By Chris Waddington, NOLA.com | The Times-Picayune
Alice chased the rabbit and I followed her through the sculpture garden at New Orleans City Park. That’s how it worked at an April 29 run-through of The NOLA Project’s “Adventures in Wonderland,” an immersive theatrical experience that draws from two childhood classics by Lewis Carroll, and uses the garden’s entire, five-acre footprint.
It’s a style appropriate to this fast-rising young troupe, which recently scored successes with Tennessee Williams’ “Cat on a Hot Tin Roof,” and with the sprawling ensemble piece, “A Truckload of Ink,” by local playwright Jim Fitzmorris.
For this show, the company again partners with the New Orleans Museum of Art, which operates the Sydney and Walda Besthoff Sculpture Garden.
The choice of material shouldn’t surprise fans of the troupe, said artistic director A.J. Allegra.
“We do a lot of serious work – but as a company we have a silly side, too,” he said. “And we like to stretch ourselves – from a Williams classic about sexual dysfunction and family troubles to word games with the Mad Hatter.”
“Wonderland” is the seventh collaborative venture for the flagship museum and the acting troupe that moved here, en masse, in 2005, when most of it members were fresh out of college. In what proved one of the early signs of the city’s current theater renaissance, the ensemble returned to flood-ravaged New Orleans in 2006 when its relationship withNOMA commenced.
Three Shakespeare productions, all set in the garden, helped to make the company’s reputation.
“We love working in the garden. It’s a setting that has a magical theatrical quality all on its own,” Allegra said. “Still, we knew that we hadn’t tapped its full potential – all those surprises you get as a visitor when you turn corners and suddenly see an amazing monumental sculpture or a view across water to some towering pines. ‘Wonderland’ is our attempt to exploit that.”
As staged by director Andrew Larimer, “Wonderland” offers three distinct storylines – and three paths through the garden – which eventually lead to an ensemble conclusion featuring most of the characters from Carroll’s books. About 20 actors are involved — most from the ranks of The NOLA Project. A half-dozen ringers came from the improv comedy community in New Orleans
To follow Alice, bring your track shoes: the script keeps the audience (and the Cheshire Cat) jogging between the girl’s encounters with a dozen characters, including the Caterpillar, the Duchess, and the Mad Hatter. Another track, led by the Red Queen, takes a more leisurely pace. For those who prefer to watch the play from a picnic blanket, the third option includes a full retelling by a trio of actors at the Mad Hatter’s tea party.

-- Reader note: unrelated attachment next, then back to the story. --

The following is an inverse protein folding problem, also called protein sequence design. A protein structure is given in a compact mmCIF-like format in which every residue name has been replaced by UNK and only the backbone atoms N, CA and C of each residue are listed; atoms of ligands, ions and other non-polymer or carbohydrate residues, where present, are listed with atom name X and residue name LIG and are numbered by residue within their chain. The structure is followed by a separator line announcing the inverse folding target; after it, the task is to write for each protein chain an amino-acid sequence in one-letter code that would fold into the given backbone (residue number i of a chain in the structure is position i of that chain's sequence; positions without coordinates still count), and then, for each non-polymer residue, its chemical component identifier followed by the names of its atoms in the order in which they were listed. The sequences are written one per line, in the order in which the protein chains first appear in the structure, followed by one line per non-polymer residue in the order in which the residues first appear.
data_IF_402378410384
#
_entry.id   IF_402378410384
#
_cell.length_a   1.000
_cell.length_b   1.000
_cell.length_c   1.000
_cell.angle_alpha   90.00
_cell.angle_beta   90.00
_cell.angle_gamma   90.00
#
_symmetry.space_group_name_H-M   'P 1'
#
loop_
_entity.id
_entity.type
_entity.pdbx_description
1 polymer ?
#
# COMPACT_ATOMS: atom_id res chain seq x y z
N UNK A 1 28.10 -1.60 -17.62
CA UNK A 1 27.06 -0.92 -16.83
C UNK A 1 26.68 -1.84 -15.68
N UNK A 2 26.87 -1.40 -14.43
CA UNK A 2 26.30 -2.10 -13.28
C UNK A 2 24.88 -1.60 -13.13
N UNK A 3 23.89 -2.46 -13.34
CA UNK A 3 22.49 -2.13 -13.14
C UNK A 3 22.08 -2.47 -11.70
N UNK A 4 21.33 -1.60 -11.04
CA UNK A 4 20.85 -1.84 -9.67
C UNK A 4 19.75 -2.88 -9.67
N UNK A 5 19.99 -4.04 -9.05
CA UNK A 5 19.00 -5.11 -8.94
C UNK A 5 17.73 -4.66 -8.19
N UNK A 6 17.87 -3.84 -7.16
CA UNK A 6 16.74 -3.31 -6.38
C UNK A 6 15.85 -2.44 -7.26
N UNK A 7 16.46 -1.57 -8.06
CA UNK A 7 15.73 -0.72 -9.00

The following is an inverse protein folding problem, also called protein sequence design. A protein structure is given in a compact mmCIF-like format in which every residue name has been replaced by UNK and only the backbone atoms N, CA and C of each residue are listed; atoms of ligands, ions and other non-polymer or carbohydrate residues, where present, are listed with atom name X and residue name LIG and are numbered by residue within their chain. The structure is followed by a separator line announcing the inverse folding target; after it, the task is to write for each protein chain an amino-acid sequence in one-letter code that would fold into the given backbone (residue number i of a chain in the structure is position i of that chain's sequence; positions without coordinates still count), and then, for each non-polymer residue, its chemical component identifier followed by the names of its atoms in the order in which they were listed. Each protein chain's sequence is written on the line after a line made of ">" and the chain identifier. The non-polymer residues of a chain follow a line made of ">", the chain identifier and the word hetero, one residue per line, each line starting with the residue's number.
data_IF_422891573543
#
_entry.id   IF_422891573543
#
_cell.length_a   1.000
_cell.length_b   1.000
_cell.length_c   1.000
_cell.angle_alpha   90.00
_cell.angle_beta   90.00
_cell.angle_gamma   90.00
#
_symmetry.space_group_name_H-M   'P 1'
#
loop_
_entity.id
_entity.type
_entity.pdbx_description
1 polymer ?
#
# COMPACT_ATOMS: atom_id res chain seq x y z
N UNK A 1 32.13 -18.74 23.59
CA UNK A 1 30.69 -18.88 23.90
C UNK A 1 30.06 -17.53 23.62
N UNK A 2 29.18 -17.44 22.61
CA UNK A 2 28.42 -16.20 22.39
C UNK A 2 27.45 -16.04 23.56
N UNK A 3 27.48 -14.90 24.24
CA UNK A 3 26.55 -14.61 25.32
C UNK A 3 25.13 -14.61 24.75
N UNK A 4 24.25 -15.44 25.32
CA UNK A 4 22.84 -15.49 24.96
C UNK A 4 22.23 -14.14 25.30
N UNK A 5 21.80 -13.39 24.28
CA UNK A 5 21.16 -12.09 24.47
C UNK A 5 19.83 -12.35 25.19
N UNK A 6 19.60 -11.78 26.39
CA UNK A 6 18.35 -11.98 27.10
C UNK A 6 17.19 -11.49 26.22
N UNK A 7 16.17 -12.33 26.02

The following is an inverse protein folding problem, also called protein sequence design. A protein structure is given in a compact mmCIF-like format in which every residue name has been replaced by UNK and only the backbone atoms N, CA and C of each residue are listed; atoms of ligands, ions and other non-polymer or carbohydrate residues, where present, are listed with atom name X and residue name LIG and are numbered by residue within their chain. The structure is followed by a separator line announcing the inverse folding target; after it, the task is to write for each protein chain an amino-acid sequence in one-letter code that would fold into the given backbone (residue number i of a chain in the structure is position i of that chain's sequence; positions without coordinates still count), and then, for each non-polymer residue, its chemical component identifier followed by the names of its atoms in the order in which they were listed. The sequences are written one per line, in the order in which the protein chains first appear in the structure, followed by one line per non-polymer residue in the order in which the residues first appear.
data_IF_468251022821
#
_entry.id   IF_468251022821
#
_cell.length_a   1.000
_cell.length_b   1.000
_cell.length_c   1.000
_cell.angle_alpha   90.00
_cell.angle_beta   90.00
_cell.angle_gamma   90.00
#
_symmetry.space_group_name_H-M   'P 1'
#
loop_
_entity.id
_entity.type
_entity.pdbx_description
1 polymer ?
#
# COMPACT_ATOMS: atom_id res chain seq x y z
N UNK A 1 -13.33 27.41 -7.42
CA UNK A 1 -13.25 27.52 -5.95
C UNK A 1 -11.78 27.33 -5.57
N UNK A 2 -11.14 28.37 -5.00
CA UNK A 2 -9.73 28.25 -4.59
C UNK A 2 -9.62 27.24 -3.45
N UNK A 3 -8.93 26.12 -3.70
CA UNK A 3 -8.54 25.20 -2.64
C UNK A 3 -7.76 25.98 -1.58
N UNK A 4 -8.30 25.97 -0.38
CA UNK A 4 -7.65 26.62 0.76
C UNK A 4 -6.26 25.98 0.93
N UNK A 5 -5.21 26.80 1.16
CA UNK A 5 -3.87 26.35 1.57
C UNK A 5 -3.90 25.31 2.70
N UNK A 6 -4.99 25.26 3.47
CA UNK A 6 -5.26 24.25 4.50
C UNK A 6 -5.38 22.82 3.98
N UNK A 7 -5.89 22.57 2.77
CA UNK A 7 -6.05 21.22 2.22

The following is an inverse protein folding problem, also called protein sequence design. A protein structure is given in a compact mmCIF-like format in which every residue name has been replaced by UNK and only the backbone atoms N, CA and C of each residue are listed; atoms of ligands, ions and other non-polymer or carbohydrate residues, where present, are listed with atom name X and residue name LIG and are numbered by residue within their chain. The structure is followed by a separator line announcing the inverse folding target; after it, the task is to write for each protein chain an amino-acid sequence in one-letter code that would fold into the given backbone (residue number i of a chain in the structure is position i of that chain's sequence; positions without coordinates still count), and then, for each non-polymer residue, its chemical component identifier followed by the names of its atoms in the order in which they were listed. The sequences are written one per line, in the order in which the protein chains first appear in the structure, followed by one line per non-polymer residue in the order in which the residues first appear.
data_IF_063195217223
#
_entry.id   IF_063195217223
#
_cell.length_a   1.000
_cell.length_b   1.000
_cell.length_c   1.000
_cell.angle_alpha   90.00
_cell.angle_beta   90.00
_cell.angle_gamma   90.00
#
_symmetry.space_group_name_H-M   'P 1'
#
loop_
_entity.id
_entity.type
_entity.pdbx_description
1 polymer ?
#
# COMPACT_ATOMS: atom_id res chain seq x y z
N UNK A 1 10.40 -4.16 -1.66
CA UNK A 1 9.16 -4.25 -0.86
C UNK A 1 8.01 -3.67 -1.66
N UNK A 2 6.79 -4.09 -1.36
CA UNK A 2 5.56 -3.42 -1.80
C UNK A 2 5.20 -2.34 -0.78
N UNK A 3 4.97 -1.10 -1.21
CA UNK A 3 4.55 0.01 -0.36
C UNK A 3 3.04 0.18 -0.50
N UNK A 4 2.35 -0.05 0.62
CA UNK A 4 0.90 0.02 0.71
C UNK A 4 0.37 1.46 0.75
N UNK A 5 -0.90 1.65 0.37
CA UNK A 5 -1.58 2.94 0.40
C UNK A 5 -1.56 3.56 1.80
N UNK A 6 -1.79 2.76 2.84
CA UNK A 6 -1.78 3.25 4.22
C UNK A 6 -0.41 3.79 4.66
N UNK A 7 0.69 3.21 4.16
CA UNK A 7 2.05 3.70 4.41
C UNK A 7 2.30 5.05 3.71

“This isn’t one of those interactive pieces that put audience members on the spot, but there are plenty of opportunities to gently engage with the characters in the course of the piece,” Allegra said. “For example, we’re asking guests to dress in different colors depending on the course they choose. Wear red for the Red Queen and you’ll look like part of her entourage when the groups come together.”
Allegra called the 80-minute production, “part theater, and part theme park – with an emphasis on the self-guided, adventurous part that you get when exploring a theme park.”
Crafting the piece was a challenge for playwright Pete McElligot who also is a member of The NOLA Project.
“Pete read the books and looked at a dozen films made from the material and even found that there is a pornographic version of the story – who knew about that? His script honors the episodic nature of Carroll’s original, but creates the kind of dramatic arc you need for a live theater piece. He also invented two sisters for Alice – characters that don’t exist in Carroll’s books.”
In the opening scene, the three sisters — and Lewis Carroll — arrive by rowboat on one of the garden lagoons.
As the story unfolds, the actors make use of the sculpture garden setting in other ways. After Alice drinks a shrinking potion, for example, the giant metal spider created by artist Louise Bourgeois becomes a convenient prop for suggesting her change of scale.
McElligot’s script mixes original dialogue and sketch comedy routines with texts lifted directly from Lewis Carroll. It includes such famous nonsense as the poem of the Jabberwocky and the riddle from the Mad Hatter’s tea party: “How is a raven like a writing desk?”
The NOLA Project doesn’t answer the riddle in this production, but the company settled one detail from the start: “Adventures in Wonderland” is an all-ages show.
“We’re selling a lot of a discounted tickets for children, but this is a show that parents and single people will also like, with plenty of jokes that will sail right over the heads of kids,” Allegra said. “Carroll’s books didn’t survive because they only appeal to children – and we’re aiming for the same kind of success. Magic isn’t age restricted.”
The NOLA Project presents “Adventures in Wonderland”
What: Andrew Larimer directs “Adventures in Wonderland” by Pete McElligot, which freely adapts Lewis Carroll’s classics of children’s literature to create an all-ages interactive theater experience. Participants select which route they would like to take.
Where: The New Orleans Museum of Art’s Sydney and Walda Besthoff Sculpture Garden, 1 Collins Diboll Circle, New Orleans.
When: Wednesdays, Thursdays, and Sundays, May 7 through 25; Fridays May 16 and 23. Seating begins at 6 p.m.; Show starts at 7 p.m. sharp
Tickets: $18 for adults; $12 for NOMA members, college students and children 7 and to 17. Children 6 and younger are not permitted. To purchase tickets go toNOMA.eventbrite.com.